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Water Well Pump Curves And Different Gallon Per Minute Pump Ends

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It occurred to me that I have never mentioned how to read pump curves or talked about why submersible pumps ends are offered in so many different gallons per minute ranges.

Lets first attack the gallons per minute issue with pump ends. We use the term pump ends to separate it from the motor. Pump ends have impellers. Impellers are different from propellers in that they pull water in through the impeller where a propeller pushes air around the blades of a propeller. An impeller has volutes, usually 5 or so. These volutes extend outward and are all attached to the eye of the impeller where the water is introduced to the impeller. The faster the impeller is turning (in rpmís) the more water it will ingest and the more pressure it can build. Submersible pump ends have more than one impeller except in cases where a lot of water is needed at very low pressure. As the first impeller passes water to the next in the impeller stack. Itís pressure is added to the pressure of the second impeller and so on.

Wells are all different depths and so are the water levels in these wells across the country. Mountainous areas tend to have deeper wells and lower water levels. The further a pump has to push the water up vertically, the more pressure (head) is required. To put this into perspective, 1 foot of head = .433 pounds. The reason we use the term head is that it makes it easier to size a pump. For instance; lets say we have a 150′ well that has a 75 foot static water level. (The distance from ground level to top of water in the well) With this well we want to irrigate a small garden. The sprinklers in the irrigation system use 10 gallons per minute and the ideal pressure to make them reach out as far as reasonably possible is 40 psi (pounds per square inch). We know that the well has a 75′ water level which is 75′ of head. We know we need 10 gallons per minute at 40 pounds which can be converted to head by multiplying 40 times 2.3. The math says that 40 psi X 2.3 = 92′ of head. Add the 92′ to the 75′ of head for the water level and we have a total head of 167′. Now we go to our pump curve:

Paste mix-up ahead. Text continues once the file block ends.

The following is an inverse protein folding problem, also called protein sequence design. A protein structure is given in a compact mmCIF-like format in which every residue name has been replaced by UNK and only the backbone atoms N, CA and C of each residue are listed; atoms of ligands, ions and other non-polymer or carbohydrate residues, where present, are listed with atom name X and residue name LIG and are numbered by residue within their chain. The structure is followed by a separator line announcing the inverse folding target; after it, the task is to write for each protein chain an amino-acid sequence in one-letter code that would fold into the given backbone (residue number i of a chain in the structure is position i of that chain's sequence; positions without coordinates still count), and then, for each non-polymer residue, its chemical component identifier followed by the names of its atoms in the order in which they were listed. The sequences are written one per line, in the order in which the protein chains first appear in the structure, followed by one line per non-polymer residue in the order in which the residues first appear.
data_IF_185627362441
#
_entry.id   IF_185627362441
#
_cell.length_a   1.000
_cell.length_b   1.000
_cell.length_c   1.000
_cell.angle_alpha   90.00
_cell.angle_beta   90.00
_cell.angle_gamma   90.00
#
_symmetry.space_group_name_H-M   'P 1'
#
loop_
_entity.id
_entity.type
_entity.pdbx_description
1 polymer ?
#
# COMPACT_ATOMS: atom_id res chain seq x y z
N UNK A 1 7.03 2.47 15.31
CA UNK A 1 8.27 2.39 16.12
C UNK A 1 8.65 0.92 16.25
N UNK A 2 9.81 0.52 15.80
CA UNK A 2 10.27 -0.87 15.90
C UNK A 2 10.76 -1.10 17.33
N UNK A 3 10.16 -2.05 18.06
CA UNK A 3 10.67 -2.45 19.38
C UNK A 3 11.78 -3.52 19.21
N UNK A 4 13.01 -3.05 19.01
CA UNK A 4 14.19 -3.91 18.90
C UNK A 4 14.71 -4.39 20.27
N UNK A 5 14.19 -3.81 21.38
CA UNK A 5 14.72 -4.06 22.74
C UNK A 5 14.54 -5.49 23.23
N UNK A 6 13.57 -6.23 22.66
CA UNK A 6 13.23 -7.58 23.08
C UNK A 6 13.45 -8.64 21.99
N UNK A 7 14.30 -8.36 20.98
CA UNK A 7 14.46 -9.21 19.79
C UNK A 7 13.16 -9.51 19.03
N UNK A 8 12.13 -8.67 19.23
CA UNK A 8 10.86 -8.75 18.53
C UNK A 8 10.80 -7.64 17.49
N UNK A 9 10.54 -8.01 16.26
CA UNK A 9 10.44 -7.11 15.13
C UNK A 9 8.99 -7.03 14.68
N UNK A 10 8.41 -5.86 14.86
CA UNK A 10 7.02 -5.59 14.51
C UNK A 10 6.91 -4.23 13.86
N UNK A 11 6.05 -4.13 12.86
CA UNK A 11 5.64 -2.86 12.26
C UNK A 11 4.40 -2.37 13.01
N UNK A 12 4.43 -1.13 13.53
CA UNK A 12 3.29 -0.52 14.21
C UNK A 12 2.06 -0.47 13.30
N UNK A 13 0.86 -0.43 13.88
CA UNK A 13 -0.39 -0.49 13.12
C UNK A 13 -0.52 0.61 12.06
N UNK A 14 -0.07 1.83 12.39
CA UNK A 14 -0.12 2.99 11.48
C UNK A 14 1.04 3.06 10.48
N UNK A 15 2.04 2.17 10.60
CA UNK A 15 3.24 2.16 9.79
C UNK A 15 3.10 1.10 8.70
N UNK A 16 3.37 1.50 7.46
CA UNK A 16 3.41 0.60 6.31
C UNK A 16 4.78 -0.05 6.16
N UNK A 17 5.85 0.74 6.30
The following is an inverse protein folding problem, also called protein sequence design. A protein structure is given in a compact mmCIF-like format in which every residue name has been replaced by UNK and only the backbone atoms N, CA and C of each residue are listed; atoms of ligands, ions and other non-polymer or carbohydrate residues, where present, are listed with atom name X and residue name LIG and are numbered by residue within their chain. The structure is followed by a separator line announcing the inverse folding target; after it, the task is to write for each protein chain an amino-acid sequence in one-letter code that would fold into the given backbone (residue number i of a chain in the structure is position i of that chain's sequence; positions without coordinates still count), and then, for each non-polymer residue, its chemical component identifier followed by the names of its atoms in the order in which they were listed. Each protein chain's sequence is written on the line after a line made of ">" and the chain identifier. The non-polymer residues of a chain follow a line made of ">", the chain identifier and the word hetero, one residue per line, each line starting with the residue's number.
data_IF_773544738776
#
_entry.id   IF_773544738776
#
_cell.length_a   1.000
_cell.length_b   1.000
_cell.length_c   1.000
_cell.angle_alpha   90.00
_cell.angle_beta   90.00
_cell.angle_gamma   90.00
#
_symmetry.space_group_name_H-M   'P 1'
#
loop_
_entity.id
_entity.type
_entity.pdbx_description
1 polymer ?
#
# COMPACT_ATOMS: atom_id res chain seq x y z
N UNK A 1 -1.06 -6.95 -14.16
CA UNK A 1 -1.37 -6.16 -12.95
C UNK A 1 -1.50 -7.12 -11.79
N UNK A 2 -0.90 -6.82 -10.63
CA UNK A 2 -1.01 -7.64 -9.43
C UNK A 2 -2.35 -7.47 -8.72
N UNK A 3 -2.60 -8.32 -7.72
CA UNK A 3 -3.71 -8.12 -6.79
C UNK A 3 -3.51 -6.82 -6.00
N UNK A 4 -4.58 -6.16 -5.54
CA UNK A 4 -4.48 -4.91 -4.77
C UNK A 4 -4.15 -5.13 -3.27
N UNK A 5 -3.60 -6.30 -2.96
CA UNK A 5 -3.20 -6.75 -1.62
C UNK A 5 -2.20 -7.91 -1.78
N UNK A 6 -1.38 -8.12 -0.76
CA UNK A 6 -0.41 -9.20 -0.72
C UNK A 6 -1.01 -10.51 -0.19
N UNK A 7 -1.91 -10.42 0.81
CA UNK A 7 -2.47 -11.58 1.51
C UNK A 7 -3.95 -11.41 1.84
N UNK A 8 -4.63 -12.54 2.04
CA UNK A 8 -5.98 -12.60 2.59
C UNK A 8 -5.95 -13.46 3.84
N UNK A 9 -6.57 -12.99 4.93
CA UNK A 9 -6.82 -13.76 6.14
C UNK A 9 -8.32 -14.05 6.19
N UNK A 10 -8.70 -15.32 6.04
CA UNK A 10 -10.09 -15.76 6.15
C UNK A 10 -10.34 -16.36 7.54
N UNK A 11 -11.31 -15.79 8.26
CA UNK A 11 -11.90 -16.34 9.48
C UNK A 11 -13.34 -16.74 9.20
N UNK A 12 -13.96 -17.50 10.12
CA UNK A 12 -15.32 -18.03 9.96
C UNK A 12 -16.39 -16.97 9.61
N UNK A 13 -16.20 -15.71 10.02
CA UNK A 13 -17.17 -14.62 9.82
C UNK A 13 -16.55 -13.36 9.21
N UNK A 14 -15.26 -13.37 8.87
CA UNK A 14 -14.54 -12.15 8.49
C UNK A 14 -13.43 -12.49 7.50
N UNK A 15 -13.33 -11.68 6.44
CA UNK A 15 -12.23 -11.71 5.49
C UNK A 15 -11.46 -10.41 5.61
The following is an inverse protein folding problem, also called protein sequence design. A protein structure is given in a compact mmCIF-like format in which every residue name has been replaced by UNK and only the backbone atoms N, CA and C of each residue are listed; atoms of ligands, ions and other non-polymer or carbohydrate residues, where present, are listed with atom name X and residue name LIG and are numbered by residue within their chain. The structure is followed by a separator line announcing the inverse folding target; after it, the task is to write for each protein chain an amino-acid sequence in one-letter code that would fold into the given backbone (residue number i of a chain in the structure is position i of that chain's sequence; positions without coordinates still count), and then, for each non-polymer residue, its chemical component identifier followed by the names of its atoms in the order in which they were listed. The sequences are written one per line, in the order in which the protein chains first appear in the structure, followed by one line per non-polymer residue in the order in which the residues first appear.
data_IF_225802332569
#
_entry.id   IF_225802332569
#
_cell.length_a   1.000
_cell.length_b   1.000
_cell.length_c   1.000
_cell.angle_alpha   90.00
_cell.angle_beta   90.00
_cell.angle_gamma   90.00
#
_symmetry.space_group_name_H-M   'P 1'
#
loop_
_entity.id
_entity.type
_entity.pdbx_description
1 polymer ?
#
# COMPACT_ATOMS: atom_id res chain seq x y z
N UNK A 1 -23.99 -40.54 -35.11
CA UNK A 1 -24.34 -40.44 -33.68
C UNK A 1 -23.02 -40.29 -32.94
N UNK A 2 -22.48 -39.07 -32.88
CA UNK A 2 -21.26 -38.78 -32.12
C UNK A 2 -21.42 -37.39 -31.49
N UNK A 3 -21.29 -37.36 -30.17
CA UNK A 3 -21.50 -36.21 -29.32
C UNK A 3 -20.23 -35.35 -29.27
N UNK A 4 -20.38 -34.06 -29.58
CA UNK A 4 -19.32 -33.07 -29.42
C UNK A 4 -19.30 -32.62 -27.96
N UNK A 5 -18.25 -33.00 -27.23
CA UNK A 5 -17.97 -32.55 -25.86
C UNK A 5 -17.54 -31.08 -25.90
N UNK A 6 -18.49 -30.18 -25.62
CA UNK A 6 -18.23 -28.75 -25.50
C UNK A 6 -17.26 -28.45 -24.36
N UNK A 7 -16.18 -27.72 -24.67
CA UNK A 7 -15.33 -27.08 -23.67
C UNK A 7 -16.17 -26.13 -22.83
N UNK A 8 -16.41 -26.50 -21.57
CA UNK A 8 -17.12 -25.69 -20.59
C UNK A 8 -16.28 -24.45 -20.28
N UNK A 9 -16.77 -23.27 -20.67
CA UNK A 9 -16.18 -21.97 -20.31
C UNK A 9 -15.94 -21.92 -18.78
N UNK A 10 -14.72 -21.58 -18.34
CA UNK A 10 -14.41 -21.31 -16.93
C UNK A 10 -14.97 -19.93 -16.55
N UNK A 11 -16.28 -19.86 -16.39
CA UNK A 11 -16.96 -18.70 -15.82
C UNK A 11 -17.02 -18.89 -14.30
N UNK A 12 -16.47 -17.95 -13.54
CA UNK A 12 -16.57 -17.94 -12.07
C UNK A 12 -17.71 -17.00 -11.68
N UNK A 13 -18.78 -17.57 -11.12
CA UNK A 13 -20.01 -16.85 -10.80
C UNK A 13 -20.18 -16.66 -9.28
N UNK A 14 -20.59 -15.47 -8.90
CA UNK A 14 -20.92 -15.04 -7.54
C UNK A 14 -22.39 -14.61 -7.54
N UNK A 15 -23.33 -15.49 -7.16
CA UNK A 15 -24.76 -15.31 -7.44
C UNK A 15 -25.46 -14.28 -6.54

As you can see, the 7 gpm pump end poops out at 10 gpm. Without going up to a 1.5 hp pump motor, this pump will not work well at all. Lets see what the 10 gallon per minute pump will do at 167′ of head.

The ten gallon per minute 1/2 hp pump is doing a little over the 10 gallons per minute at 40 psi or a total of 167′ of head. Maybe now you can see why itís easier to convert pressure to head and add it to the water level to size a pump.

If we had gone on further with other pump curves like the 16, 25, 40, 60 and 75 gpm pump ends, they would have been way too big for our job. And as you can see, there are many horse powers to pick from as well as pump ends. Itís just a matter of matching the motor to the right pump end with the needed number of impellers to get the job done. As the curve goes up in horse power, so does the number if impellers in the pump end. With the Shakti pump, the number of impellers is in the model number. The 1/2 hp ten gallon per minute pumps model number is shown to the left of the curve as QF2-9 (1/2 HP) The nine is the number of impellers.

I hope I made this clear enough so you can size your own pump for the application at hand. If you have questions, please post them below and Iíll do my best to answer them for you.
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